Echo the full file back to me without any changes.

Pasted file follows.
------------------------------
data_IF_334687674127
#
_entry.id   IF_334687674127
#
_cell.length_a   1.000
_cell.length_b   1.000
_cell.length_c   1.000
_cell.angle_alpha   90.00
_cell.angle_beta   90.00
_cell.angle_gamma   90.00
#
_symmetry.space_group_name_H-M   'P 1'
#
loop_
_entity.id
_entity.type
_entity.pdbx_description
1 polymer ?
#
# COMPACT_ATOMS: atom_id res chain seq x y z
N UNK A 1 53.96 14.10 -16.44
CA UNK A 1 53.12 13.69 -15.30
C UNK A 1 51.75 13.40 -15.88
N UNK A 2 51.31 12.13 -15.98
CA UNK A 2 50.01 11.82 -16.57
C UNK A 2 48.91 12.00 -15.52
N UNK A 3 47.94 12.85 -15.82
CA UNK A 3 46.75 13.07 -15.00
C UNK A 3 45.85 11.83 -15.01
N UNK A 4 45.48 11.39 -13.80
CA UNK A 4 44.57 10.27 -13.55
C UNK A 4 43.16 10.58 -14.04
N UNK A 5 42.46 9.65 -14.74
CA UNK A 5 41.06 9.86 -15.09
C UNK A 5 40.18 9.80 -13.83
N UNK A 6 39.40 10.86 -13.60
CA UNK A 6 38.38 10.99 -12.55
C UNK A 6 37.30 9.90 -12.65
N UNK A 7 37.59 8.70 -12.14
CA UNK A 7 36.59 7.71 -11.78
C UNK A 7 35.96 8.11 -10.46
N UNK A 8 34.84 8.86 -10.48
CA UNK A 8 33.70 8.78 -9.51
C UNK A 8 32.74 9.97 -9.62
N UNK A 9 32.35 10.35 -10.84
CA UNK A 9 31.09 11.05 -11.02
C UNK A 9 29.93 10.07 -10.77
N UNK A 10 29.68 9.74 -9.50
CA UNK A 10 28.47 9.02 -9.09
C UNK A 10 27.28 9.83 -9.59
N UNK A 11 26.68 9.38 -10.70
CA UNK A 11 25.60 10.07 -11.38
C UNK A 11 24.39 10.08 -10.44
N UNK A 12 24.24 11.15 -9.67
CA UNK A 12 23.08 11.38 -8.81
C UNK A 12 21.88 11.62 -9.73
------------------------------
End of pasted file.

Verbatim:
data_IF_334687674127
#
_entry.id   IF_334687674127
#
_cell.length_a   1.000
_cell.length_b   1.000
_cell.length_c   1.000
_cell.angle_alpha   90.00
_cell.angle_beta   90.00
_cell.angle_gamma   90.00
#
_symmetry.space_group_name_H-M   'P 1'
#
loop_
_entity.id
_entity.type
_entity.pdbx_description
1 polymer ?
#
# COMPACT_ATOMS: atom_id res chain seq x y z
N UNK A 1 53.96 14.10 -16.44
CA UNK A 1 53.12 13.69 -15.30
C UNK A 1 51.75 13.40 -15.88
N UNK A 2 51.31 12.13 -15.98
CA UNK A 2 50.01 11.82 -16.57
C UNK A 2 48.91 12.00 -15.52
N UNK A 3 47.94 12.85 -15.82
CA UNK A 3 46.75 13.07 -15.00
C UNK A 3 45.85 11.83 -15.01
N UNK A 4 45.48 11.39 -13.80
CA UNK A 4 44.57 10.27 -13.55
C UNK A 4 43.16 10.58 -14.04
N UNK A 5 42.46 9.65 -14.74
CA UNK A 5 41.06 9.86 -15.09
C UNK A 5 40.18 9.80 -13.83
N UNK A 6 39.40 10.86 -13.60
CA UNK A 6 38.38 10.99 -12.55
C UNK A 6 37.30 9.90 -12.65
N UNK A 7 37.59 8.70 -12.14
CA UNK A 7 36.59 7.71 -11.78
C UNK A 7 35.96 8.11 -10.46
N UNK A 8 34.84 8.86 -10.48
CA UNK A 8 33.70 8.78 -9.51
C UNK A 8 32.74 9.97 -9.62
N UNK A 9 32.35 10.35 -10.84
CA UNK A 9 31.09 11.05 -11.02
C UNK A 9 29.93 10.07 -10.77
N UNK A 10 29.68 9.74 -9.50
CA UNK A 10 28.47 9.02 -9.09
C UNK A 10 27.28 9.83 -9.59
N UNK A 11 26.68 9.38 -10.70
CA UNK A 11 25.60 10.07 -11.38
C UNK A 11 24.39 10.08 -10.44
N UNK A 12 24.24 11.15 -9.67
CA UNK A 12 23.08 11.38 -8.81
C UNK A 12 21.88 11.62 -9.73